What happens today is a paradox: we are working longer hours in school, at home and at the office; yet, qualitatively, we are less mentally productive than we should be— a clear case where more is not better. The brain can be overworked, just as the body can. With the brain there is always a trade-off, a balance to be reached. To capture the linkage between our cognitive brain potential and productivity and our financial wherewithal, I coined the term “brainomics”. This addresses the high economic costs of low brain performance, and the immense economic benefits from maximum brain performance.
Brainomics represents the attainable benefit of your richest natural resource— for personal, professional, and global gain. Increasing brainpower by even small degrees will produce immense tangible and rewarding intellectual returns on investment. For example, economists have determined that the high economic burden of stalled or low brain performance currently costs an estimated $ 100 trillion to our national gross domestic product (GDP) bottom line. Failing to close the gap between your brain potential and your actual performance costs you personally; it costs you professionally; it costs your family; it costs your company; and in short, habitual low brain performance takes its toll on your capacity to perform and maintain a high level and has a significant negative impact on your bottom line.
In other words, if having a slow brain is costing you $100,000 every year, either because your productivity sucks, you procrastinate too much, or the creative ideas aren't flowing, then it's reasonable to spend $10,000 to help fix the problem. $10,000 is only 10% of $100,000, and it's a one-time fee. Compared to the lifetime value of a more productive brain, that might be a sound investment for a client—not one they're going to balk at.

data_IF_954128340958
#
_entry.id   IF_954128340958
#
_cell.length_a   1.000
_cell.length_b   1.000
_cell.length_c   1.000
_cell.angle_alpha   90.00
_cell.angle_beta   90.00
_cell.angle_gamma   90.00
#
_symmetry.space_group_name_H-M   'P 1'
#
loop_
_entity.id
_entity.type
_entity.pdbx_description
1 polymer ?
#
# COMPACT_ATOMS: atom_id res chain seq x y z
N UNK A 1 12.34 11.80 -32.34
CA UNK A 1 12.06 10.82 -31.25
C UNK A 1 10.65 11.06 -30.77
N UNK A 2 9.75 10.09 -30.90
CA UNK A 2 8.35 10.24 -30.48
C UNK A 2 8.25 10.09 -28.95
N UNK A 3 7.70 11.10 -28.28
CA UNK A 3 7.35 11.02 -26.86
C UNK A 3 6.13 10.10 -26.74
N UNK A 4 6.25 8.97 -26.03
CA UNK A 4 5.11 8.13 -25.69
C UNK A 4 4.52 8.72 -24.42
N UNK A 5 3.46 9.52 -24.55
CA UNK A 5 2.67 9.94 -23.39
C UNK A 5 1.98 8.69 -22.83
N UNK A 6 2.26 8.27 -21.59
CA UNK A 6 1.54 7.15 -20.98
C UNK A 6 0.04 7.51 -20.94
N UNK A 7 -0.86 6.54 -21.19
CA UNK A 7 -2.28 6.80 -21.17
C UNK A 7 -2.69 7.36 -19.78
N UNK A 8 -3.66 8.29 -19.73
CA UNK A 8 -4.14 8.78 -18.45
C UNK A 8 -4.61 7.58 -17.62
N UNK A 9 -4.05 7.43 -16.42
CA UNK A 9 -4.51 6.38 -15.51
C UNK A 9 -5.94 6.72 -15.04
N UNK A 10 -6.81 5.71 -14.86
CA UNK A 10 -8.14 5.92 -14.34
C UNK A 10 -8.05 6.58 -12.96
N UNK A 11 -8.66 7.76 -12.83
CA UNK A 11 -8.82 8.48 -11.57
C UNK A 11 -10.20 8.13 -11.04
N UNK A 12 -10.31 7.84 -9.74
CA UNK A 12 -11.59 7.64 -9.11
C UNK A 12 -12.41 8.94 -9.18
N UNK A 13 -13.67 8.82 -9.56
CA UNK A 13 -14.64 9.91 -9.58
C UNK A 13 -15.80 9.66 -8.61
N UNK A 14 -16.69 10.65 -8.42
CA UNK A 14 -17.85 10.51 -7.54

Knowing what's in it for your clients from a numbers perspective is the starting point for figuring out what your actual worth is to them.
Ultimately, you got into business for yourself for the benefits of being in business for yourself: Flexibility, creative freedom, earning potential, career satisfaction.
But if you aren't careful, all of those things can turn into a double-edged sword just as easily: You won't grant yourself any flexibility, you'll hesitate to exercise creative freedom, you be too scared to explore your earning potential, and as a result, you'll be left right back where you started: Without much career satisfaction.
Don't do that to yourself.
Life doesn't come in Size Easy. But you do get to pick your hard.
And when the available options come down to hard because it's something new, or hard because you weren't brave enough, I hope you'll know remember that the reason you did this at all…
Is because new is exactly what you needed in the first place.